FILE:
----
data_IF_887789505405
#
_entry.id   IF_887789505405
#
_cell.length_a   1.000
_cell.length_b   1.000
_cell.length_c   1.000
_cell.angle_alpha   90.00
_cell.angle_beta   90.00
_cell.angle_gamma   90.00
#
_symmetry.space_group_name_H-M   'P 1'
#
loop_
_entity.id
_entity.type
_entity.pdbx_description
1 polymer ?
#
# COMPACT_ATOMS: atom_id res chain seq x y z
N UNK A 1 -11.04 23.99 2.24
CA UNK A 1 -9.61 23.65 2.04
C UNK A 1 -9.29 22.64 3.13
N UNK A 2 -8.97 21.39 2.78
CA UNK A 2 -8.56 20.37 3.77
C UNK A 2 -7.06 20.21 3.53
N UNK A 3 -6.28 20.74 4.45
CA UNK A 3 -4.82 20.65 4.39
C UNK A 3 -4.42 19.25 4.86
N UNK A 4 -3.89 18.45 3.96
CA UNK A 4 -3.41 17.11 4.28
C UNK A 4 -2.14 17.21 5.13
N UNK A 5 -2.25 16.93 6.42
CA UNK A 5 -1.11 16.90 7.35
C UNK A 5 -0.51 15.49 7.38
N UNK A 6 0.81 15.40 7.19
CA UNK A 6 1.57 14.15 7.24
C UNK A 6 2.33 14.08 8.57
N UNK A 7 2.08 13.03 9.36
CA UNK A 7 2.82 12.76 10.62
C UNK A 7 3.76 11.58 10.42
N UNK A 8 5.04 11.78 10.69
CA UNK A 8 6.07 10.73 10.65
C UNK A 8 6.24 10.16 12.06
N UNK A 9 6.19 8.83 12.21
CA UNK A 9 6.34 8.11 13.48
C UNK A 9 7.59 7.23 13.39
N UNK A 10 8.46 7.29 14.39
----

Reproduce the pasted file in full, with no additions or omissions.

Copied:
data_IF_887789505405
#
_entry.id   IF_887789505405
#
_cell.length_a   1.000
_cell.length_b   1.000
_cell.length_c   1.000
_cell.angle_alpha   90.00
_cell.angle_beta   90.00
_cell.angle_gamma   90.00
#
_symmetry.space_group_name_H-M   'P 1'
#
loop_
_entity.id
_entity.type
_entity.pdbx_description
1 polymer ?
#
# COMPACT_ATOMS: atom_id res chain seq x y z
N UNK A 1 -11.04 23.99 2.24
CA UNK A 1 -9.61 23.65 2.04
C UNK A 1 -9.29 22.64 3.13
N UNK A 2 -8.97 21.39 2.78
CA UNK A 2 -8.56 20.37 3.77
C UNK A 2 -7.06 20.21 3.53
N UNK A 3 -6.28 20.74 4.45
CA UNK A 3 -4.82 20.65 4.39
C UNK A 3 -4.42 19.25 4.86
N UNK A 4 -3.89 18.45 3.96
CA UNK A 4 -3.41 17.11 4.28
C UNK A 4 -2.14 17.21 5.13
N UNK A 5 -2.25 16.93 6.42
CA UNK A 5 -1.11 16.90 7.35
C UNK A 5 -0.51 15.49 7.38
N UNK A 6 0.81 15.40 7.19
CA UNK A 6 1.57 14.15 7.24
C UNK A 6 2.33 14.08 8.57
N UNK A 7 2.08 13.03 9.36
CA UNK A 7 2.82 12.76 10.62
C UNK A 7 3.76 11.58 10.42
N UNK A 8 5.04 11.78 10.69
CA UNK A 8 6.07 10.73 10.65
C UNK A 8 6.24 10.16 12.06
N UNK A 9 6.19 8.83 12.21
CA UNK A 9 6.34 8.11 13.48
C UNK A 9 7.59 7.23 13.39
N UNK A 10 8.46 7.29 14.39